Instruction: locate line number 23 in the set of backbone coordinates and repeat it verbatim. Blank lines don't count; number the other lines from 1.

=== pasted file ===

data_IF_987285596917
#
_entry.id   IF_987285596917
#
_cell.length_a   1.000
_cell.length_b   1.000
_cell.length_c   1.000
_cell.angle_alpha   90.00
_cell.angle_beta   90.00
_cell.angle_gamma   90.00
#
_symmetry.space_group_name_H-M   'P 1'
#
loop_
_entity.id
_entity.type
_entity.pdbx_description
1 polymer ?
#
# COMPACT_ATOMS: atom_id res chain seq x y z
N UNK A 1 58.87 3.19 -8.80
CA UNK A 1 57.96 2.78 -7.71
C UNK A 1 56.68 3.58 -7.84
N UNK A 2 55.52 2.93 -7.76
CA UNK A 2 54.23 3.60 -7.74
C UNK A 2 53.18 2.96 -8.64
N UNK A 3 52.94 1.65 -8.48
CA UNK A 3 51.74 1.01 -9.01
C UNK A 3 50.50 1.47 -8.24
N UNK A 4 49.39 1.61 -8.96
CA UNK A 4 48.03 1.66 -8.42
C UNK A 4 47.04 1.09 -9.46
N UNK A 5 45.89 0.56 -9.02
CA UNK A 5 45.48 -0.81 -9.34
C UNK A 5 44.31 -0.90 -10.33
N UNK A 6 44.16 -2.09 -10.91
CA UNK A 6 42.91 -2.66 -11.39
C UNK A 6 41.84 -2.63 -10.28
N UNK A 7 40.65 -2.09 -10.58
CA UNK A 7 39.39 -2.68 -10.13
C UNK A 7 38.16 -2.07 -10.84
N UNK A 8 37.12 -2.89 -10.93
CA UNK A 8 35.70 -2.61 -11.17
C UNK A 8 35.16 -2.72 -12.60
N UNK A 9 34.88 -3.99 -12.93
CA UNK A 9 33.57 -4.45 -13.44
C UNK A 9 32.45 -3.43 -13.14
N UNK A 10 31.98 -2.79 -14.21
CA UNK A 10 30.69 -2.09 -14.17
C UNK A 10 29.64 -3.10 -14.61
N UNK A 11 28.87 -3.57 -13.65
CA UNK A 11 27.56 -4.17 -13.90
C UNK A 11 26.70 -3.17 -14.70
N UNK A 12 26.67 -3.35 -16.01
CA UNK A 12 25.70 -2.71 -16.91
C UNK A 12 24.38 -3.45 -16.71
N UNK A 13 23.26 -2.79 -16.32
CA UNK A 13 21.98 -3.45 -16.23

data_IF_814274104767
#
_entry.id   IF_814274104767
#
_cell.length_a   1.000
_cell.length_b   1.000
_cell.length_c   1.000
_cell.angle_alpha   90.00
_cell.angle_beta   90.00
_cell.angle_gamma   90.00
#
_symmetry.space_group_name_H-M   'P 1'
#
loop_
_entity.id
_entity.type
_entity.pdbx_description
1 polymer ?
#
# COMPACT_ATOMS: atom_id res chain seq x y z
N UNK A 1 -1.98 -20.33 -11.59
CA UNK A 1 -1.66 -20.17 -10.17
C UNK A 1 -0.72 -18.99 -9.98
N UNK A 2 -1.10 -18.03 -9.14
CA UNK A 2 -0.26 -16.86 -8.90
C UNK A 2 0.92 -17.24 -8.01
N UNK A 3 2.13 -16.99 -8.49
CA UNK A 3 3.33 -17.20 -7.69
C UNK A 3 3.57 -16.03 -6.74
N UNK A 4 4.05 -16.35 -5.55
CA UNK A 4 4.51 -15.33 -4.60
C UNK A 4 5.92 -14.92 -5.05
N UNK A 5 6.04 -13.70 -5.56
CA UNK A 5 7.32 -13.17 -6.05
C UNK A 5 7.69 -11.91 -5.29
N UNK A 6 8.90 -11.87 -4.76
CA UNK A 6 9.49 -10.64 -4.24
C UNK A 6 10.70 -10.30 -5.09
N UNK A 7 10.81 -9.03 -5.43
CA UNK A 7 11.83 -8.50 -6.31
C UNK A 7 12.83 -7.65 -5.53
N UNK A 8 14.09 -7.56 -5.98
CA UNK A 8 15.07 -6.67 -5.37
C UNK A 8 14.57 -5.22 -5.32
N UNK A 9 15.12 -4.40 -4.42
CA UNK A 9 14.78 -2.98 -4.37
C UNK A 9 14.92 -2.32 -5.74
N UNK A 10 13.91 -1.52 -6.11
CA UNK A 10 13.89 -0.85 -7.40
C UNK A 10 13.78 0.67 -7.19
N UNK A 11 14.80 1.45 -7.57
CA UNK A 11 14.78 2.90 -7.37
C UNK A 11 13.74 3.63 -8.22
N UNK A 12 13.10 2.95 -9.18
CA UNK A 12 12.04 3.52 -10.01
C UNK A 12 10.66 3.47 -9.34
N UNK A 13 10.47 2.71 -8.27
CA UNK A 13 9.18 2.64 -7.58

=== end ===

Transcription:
C UNK A 1 56.68 3.58 -7.84